The Canadian hockey player problem: Cultural reckoning and national identities in American Collegiate Sport, 1947-80

Citation data:

Canadian Historical Review, ISSN: 0008-3755, Vol: 88, Issue: 3, Page: 439-468

Publication Year:
2007
Usage 5754
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Repository URL:
https://vc.bridgew.edu/history_fac/4; https://works.bepress.com/andrew_c_holman/18
DOI:
10.3138/chr.88.3.439; 10.1353/can.2007.0064
Author(s):
Holman, Andrew C.
Publisher(s):
Johns Hopkins University Press; University of Toronto Press Inc. (UTPress)
Tags:
Arts and Humanities; ice hockey; students; United States; Canada; Cultural History; History; Social History
review description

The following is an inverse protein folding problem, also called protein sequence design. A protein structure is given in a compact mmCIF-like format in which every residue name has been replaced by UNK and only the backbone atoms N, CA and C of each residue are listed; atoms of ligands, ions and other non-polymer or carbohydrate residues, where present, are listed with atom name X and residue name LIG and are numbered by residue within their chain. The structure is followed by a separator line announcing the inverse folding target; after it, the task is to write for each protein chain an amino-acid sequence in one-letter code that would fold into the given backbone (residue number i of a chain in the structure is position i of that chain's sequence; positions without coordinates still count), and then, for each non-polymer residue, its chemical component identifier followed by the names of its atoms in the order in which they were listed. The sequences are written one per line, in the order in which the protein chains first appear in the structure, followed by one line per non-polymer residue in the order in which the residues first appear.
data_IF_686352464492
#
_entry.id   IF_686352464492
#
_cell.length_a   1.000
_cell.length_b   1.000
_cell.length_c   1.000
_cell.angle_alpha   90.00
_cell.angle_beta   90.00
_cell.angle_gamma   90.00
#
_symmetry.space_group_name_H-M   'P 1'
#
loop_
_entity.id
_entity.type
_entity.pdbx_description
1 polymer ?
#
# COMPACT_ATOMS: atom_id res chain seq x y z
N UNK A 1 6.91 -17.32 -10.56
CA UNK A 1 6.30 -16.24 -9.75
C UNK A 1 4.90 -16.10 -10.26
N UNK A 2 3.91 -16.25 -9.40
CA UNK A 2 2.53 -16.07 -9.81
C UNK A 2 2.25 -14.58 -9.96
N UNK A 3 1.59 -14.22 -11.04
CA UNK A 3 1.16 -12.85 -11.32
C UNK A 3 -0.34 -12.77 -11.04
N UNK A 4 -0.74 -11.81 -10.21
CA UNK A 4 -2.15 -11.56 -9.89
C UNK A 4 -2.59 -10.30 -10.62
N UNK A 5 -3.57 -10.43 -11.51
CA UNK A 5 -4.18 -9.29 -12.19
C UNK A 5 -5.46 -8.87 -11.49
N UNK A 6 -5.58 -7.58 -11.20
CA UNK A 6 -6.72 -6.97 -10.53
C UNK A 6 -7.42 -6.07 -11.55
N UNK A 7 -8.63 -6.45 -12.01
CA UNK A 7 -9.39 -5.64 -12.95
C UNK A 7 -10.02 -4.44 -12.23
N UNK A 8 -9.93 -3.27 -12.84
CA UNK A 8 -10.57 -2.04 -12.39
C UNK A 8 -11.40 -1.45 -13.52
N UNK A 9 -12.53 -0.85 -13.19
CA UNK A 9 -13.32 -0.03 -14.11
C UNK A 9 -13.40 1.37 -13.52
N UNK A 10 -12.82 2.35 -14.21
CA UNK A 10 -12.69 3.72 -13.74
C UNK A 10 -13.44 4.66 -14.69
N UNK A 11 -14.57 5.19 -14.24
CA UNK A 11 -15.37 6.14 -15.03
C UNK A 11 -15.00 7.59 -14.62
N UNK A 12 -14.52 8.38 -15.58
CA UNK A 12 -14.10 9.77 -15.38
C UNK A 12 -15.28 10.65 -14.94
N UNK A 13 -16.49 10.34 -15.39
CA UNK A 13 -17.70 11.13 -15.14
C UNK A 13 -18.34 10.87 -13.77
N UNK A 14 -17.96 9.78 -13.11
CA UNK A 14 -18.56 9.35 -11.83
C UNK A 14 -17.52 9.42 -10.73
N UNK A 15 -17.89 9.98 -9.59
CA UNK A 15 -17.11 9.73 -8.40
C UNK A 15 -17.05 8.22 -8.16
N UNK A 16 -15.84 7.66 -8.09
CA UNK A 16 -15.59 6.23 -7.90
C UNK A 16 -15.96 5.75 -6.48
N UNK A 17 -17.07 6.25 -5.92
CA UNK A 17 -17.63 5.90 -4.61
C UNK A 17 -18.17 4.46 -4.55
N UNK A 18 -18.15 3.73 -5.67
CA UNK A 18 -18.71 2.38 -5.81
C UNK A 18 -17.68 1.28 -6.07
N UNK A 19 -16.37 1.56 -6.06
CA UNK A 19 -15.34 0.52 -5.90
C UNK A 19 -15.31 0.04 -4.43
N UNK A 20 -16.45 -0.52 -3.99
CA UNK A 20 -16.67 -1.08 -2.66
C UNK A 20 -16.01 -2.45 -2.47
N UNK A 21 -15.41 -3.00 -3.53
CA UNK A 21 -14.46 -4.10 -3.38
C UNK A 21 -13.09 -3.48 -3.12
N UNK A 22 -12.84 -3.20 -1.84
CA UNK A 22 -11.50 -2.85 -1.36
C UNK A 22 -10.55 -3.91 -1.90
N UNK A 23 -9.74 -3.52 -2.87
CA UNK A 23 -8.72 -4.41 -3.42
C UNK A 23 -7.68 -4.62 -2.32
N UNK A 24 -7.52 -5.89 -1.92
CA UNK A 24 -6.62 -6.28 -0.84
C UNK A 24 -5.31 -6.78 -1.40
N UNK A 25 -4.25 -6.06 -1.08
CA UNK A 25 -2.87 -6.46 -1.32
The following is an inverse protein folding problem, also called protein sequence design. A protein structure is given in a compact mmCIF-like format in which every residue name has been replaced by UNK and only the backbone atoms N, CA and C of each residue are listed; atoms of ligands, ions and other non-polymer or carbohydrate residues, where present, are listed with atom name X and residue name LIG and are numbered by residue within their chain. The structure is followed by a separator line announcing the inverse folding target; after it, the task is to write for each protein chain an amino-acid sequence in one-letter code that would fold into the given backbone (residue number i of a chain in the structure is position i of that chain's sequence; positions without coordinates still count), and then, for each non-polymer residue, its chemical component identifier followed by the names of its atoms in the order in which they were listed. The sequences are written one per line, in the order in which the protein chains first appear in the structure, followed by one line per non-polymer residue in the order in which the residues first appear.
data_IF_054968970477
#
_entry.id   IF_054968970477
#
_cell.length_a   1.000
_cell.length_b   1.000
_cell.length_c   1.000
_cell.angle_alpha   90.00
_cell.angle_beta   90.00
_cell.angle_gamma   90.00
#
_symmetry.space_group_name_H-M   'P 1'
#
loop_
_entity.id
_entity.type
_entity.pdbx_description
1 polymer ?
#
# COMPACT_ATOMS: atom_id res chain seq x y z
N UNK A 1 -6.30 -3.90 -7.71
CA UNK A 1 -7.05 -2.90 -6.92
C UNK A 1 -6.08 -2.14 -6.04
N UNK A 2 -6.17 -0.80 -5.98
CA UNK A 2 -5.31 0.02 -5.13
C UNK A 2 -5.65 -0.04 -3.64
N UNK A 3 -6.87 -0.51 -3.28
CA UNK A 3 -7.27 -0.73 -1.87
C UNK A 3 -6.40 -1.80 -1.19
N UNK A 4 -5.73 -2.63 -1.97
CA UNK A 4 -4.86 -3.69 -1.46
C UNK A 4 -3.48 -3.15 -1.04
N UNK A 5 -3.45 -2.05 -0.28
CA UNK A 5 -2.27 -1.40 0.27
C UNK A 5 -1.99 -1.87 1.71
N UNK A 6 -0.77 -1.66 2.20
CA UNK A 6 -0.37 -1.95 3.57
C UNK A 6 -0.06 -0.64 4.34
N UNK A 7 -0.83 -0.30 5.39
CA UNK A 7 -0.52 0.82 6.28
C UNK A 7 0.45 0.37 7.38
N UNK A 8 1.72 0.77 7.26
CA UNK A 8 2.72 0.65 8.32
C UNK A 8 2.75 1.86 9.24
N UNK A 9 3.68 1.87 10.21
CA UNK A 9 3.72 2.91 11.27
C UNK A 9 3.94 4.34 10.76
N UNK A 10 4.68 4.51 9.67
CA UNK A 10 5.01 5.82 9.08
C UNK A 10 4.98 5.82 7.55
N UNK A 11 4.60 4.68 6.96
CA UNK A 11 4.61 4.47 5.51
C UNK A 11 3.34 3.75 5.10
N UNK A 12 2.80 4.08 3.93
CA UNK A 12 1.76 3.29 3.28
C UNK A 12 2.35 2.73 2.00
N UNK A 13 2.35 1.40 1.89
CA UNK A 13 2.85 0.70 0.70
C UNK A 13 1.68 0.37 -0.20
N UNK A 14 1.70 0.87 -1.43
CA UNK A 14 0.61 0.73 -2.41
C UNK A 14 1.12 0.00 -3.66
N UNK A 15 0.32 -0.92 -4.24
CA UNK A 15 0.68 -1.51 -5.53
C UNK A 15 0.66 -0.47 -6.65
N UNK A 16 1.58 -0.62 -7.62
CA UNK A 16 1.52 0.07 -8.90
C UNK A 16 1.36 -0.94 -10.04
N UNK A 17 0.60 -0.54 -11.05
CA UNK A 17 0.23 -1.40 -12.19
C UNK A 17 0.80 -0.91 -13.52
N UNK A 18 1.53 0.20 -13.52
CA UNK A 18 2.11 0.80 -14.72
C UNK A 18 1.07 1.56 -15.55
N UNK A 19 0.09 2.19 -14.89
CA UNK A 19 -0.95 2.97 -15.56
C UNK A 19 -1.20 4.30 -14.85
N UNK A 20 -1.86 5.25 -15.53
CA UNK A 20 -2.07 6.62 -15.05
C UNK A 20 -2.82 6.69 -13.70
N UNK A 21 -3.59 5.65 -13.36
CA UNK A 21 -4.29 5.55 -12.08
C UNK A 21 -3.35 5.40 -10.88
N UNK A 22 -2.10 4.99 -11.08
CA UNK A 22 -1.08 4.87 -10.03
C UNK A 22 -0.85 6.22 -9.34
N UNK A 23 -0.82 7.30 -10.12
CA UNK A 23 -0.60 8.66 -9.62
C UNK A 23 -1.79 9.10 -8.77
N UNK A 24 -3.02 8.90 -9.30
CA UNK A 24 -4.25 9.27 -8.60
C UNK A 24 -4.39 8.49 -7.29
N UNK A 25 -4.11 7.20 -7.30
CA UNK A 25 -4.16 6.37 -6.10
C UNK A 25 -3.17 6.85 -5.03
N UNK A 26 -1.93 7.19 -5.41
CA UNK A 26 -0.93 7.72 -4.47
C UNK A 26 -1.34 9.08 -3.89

This article is a study in the social history of Canadian-American relations and it performs two functions. First, it traces the increasing presence of Canadian student athletes in American collegiate hockey, 1947-80, and the efforts of coaches, recruiters, administrators, and alumni to draw Canadians to US hockey programs. By the end of the 1950s Canadian student athletes dominated the American collegiate game - a pattern that abated only in the late 1970s. Second, this essay analyzes the heated debates that emerged in these years about the threats that these students posed to American collegiate athletics and to Canadian amateur hockey. The Canadianization of US college hockey from 1947 to 1980 was hardly universally welcomed in the United States or in Canada and it produced no small amount of rancour among American and Canadian commentators. Canadian hockey players in American schools personified the commercialization of amateur collegiate sport, according to some in the United States. In Canada, expatriate collegians were seen alternately as victims of American 'talent raiders' and disloyal to the communities that raised, invested in, and trained them. This essay demonstrates how hockey generated concerns about national identity in Canada and the United States in the sixties and seventies, and asserts, more generally, that the study of sport - hockey in particular - provides an important window on the historical and quotidian construction of national identities. © University of Toronto Press Incorporated.